Show-Command PowerShell 7

Show-Command PowerShell 7

ForEach-Object -Parallel

Since I started using PowerShell and get into working with objects, ForEach-Object was one of the most critical cmdlets. By adding the -Parallel parameter to the ForEach-Object cmdlet, you can execute a scriptblock in parallel, similar to the option we had with PSWorkflow. With that performance can get so much better if you are working with a broad set of objects. You can also optionally set the maximum threads, which will be used in parallel (the default thread count is set to 5) with the -ThrottleLimit parameter.



Copy files to Azure VM using PowerShell Remoting

Copy Files to Azure VM using PowerShell Remoting

There are a couple of different cases you want to copy files to Azure virtual machines. To copy files to Azure VM, you can use PowerShell Remoting. This works with Windows and Linux virtual machines using Windows PowerShell 5.1 (Windows only) or PowerShell 6 (Windows and Linux). Check out my blog post at the ITOpsTalk.com about copying files from Windows to Linux using PowerShell Remoting.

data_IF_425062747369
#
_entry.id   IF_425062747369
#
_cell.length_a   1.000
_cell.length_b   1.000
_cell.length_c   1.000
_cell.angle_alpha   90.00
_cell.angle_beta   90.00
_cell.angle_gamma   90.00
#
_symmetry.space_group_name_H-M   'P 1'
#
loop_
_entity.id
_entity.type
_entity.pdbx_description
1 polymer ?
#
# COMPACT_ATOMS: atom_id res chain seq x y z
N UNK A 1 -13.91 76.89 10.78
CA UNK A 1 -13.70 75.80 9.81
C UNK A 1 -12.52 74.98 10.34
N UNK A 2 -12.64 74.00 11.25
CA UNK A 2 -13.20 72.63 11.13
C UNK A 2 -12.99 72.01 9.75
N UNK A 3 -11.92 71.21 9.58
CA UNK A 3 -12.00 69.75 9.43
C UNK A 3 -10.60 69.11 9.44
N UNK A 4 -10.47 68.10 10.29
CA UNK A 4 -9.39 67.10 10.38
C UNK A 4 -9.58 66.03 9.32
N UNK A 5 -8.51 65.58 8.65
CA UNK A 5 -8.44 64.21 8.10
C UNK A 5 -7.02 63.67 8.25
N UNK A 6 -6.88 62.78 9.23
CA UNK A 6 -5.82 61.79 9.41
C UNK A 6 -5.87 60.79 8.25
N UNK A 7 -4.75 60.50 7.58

Prepare your client machine

Prepare the client machine to create PowerShell Remote connections to a specific remote VM.

Set-Item WSMan:localhost\client\trustedhosts -value "AZUREVMIP"

You can also enable remoting to all machines by using an asterisk.

Set-Item WSMan:localhost\client\trustedhosts -value *

Copy Files to Windows Server Azure VM

If you want to copy files to an Azure VM running Windows Server, you have two options. If you are copying files from Windows to Windows, you can use Windows PowerShell Remoting; if you are copying files from Linux or macOS to Windows, you can use the cross-platform PowerShell 6 and PowerShell Remoting over SSH.

Using Windows PowerShell Remoting

To copy files from a Windows machine to a Windows Server running in Azure, you can use Windows PowerShell Remoting.

Prepare the host (Azure VM) to receive Windows PowerShell remote commands. The Enable-PSRemoting cmdlet configures the computer to receive Windows PowerShell remote commands that are sent by using the WS-Management technology.